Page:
Japanese Spinach Salad (Oshitashi)

Spinach Mis en placeWhen I made Japanese Beef Curry, I made a Spinach Salad using the methods of steeping vegetables with Dashi. I made this did this previously – Spring Vegetables Steeped in Dashi.

Dashi is the ever-present ingredient that gives Japanese food its distinctive flavor. It’s an amber colored, sea-flavored, all-purpose Japanese stock. The powdered product, when mixed with hot water, instantly gives you a very credible version of homemade dashi. It is available at Japanese groceries. To make 6 cups of strong dashi, mix together 6 cups of warm water in a saucepan with 3 tablespoons of dashi powder. Heat for 2 minutes stirring well.

Spinach DashiThere’s a wonderful method in traditional Japanese cooking: quickly boil leafy vegetables, then mix them with a cooled, flavored broth and let them sit for 3 to 6 hours. The result, served cold or at room temperature, might be construed by Westerners as a light and lovely salad. You could serve it either as a first course (for which you might pack the prepared spinach into small round or rectangular molds, and then unmold them on appetizer plates), or as a side dish.  I added some black sesame seeds on top.

Spinach japaneseJapanese Spinach Salad (Oshitashi)

Serves 4 as a side dish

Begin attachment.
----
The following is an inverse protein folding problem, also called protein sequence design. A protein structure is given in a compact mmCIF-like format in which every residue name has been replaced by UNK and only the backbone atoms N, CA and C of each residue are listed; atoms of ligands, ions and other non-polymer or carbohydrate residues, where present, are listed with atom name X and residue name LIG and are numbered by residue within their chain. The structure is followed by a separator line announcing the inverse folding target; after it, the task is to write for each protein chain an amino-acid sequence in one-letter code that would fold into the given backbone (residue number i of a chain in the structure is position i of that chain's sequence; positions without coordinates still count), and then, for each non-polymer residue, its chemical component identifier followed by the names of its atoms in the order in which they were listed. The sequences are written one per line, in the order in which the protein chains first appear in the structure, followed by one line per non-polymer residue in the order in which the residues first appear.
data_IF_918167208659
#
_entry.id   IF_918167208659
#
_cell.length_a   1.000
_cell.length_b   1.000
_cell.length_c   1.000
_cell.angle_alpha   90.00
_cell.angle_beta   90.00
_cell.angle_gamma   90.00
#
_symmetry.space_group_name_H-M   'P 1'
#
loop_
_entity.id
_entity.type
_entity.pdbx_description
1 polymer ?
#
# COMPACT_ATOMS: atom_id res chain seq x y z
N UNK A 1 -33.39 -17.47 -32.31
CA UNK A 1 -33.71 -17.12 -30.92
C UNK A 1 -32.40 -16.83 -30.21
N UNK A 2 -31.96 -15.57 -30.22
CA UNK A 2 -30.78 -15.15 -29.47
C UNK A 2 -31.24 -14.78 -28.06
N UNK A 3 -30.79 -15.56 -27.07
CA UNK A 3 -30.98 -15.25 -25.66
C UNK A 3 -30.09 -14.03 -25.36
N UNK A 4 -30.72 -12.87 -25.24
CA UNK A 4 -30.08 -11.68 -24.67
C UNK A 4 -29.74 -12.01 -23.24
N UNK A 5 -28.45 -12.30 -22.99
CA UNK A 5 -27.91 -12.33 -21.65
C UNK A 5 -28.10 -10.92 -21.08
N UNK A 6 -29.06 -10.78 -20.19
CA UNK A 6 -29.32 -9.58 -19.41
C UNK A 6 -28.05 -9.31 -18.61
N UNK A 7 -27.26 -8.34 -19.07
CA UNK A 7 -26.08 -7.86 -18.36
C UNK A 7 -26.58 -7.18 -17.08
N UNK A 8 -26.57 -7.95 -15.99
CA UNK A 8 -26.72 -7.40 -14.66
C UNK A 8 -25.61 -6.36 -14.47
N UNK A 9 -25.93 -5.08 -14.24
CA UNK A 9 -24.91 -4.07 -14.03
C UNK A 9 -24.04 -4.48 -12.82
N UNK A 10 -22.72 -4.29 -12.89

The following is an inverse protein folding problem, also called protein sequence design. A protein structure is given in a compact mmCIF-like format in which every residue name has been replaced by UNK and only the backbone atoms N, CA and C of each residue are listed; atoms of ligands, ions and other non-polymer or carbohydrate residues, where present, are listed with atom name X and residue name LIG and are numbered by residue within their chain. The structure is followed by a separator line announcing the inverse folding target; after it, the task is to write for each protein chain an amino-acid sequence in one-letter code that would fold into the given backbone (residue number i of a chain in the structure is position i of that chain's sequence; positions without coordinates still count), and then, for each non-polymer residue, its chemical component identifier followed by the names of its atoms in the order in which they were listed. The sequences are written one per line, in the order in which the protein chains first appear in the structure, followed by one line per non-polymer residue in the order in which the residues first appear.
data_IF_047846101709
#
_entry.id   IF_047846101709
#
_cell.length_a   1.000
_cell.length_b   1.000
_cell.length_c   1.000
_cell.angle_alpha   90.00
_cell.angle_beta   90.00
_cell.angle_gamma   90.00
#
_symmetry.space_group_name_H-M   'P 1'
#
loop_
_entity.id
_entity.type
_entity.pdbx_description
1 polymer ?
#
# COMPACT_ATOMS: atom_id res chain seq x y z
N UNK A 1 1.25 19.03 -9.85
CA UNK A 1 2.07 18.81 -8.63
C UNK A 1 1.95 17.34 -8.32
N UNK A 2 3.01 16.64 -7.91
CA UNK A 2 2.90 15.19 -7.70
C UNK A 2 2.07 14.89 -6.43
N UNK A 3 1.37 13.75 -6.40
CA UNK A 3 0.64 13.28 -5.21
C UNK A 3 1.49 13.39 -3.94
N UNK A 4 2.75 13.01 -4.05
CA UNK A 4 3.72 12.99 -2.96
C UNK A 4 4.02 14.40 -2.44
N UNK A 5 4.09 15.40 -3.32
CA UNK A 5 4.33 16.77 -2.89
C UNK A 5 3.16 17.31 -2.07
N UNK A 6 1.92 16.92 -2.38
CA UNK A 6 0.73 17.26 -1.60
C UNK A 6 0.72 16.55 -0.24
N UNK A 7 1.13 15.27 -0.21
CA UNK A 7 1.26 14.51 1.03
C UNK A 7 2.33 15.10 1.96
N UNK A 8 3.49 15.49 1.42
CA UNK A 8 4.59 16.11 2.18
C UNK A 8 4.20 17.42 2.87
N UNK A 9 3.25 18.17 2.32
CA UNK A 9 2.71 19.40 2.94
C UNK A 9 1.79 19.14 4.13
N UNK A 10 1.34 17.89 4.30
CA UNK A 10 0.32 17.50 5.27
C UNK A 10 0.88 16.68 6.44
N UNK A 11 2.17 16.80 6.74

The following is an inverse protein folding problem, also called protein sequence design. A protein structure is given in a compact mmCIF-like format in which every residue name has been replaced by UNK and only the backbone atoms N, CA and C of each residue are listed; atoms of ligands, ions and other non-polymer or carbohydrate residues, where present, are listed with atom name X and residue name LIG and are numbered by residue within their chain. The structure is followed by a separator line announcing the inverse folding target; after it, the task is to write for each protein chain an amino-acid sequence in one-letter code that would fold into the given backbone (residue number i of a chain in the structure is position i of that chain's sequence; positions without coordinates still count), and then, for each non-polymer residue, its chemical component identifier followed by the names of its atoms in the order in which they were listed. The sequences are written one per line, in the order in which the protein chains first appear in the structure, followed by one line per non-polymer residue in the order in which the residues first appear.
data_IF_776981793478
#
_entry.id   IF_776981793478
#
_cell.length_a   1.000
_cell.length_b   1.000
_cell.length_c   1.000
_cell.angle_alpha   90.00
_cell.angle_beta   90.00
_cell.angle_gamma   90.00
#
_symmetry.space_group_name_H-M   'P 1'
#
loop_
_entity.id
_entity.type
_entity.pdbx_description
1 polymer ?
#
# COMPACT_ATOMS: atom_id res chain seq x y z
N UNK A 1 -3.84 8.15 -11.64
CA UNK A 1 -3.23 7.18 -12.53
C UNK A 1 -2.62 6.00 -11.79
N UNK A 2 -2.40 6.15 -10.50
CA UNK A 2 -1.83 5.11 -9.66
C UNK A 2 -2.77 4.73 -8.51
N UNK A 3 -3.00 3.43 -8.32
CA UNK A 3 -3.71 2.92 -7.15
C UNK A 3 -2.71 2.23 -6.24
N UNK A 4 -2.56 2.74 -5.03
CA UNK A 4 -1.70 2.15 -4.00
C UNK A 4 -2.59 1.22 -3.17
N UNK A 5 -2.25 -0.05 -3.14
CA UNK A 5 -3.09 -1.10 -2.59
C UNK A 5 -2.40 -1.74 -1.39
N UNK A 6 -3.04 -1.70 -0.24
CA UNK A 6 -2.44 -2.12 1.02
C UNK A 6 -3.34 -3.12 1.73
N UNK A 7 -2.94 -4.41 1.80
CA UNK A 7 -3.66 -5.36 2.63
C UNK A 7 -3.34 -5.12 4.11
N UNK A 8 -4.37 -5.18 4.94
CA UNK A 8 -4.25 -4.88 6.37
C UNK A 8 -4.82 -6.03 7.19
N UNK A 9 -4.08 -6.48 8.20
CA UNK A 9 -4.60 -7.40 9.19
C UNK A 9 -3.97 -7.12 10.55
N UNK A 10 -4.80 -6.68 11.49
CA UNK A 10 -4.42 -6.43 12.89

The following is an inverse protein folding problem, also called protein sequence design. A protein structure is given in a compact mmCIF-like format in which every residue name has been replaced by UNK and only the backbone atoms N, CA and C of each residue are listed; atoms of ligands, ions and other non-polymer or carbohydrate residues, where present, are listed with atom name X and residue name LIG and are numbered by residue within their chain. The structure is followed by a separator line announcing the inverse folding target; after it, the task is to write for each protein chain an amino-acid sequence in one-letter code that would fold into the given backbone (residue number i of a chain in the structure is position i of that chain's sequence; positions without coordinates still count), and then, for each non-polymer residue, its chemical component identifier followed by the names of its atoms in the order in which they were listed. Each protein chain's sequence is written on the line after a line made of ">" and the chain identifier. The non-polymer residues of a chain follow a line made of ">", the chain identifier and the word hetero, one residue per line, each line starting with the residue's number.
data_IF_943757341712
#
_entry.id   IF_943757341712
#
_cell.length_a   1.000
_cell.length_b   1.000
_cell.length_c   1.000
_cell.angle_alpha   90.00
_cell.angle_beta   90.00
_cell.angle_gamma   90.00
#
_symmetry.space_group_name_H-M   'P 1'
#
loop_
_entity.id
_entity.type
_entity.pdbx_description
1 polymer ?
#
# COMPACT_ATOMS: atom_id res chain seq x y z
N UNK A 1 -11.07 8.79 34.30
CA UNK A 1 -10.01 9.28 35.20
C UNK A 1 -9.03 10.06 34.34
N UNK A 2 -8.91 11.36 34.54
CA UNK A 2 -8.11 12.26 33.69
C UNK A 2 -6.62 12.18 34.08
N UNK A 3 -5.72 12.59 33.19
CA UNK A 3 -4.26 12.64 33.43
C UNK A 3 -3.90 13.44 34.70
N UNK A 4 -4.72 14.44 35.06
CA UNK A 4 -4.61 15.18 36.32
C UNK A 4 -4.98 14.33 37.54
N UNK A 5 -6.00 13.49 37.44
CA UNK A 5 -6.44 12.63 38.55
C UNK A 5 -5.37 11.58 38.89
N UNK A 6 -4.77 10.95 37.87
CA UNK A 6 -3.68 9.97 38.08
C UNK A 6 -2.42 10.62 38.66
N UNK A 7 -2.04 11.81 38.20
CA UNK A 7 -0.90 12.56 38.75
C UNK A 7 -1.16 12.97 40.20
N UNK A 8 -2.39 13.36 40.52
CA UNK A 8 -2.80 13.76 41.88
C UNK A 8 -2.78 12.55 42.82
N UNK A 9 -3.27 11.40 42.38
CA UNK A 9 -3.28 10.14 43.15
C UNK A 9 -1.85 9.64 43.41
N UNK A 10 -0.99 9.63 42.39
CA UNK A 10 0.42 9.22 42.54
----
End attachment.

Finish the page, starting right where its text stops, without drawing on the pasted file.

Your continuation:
2 lbs fresh, tender spinach, untrimmed (or 1 1/2 lbs trimmed and washed fresh spinach)
2 cups strong dashi, cooled
1 Tbs plus 1 tsp thin soy sauce
2 tsp Japanese rice vinegar
a few drops dark sesame oil (about 1/8 tsp)

Bring a large pot of well salted water to a boil.

Trim the roots (about 1 inch) off of the spinach leaves. If your leaves have no roots, only stems, leave the stems. Wash the spinach in a large basin, changing the water several times. Plunge the leaves into the boiling water and cook for one minute. Remove, and refresh with cold water. Wring out the spinach gently in your hands. Don’t squeeze too hard; don’t bruise; spread the leaves out after squeezing so they don’t compact.

Mix together the dashi, soy sauce, rice vinegar, and sesame oil. Place the spinach in a bowl, and pour the dashi mixture over it (it should just cover the spinach). Refrigerate for 3 to 6 hours, then serve spinach, with a little of the broth sprinkled over it. At 3 hours the dish is light and clean; at 6 hours it has maximum flavor from the broth.

Dashi is the ever-present ingredient that gives Japanese food its distinctive flavor. It’s an amber colored, sea-flavored, all-purpose Japanese stock. The powdered product, when mixed with hot water, instantly gives you a very credible version of homemade dashi. It is available at Japanese groceries. To make 6 cups of strong dashi, mix together 6 cups of warm water in a saucepan with 3 tablespoons of dashi powder. Heat for 2 minutes stirring well.

There’s a wonderful method in traditional Japanese cooking: quickly boil leafy vegetables, then mix them with a cooled, flavored broth and let them sit for 3 to 6 hours. The result, served cold or at room temperature, might be construed by Westerners as a light and lovely salad. You could serve it either as a first course (for which you might pack the prepared spinach into small round or rectangular molds, and then unmold them on appetizer plates), or as a side dish.

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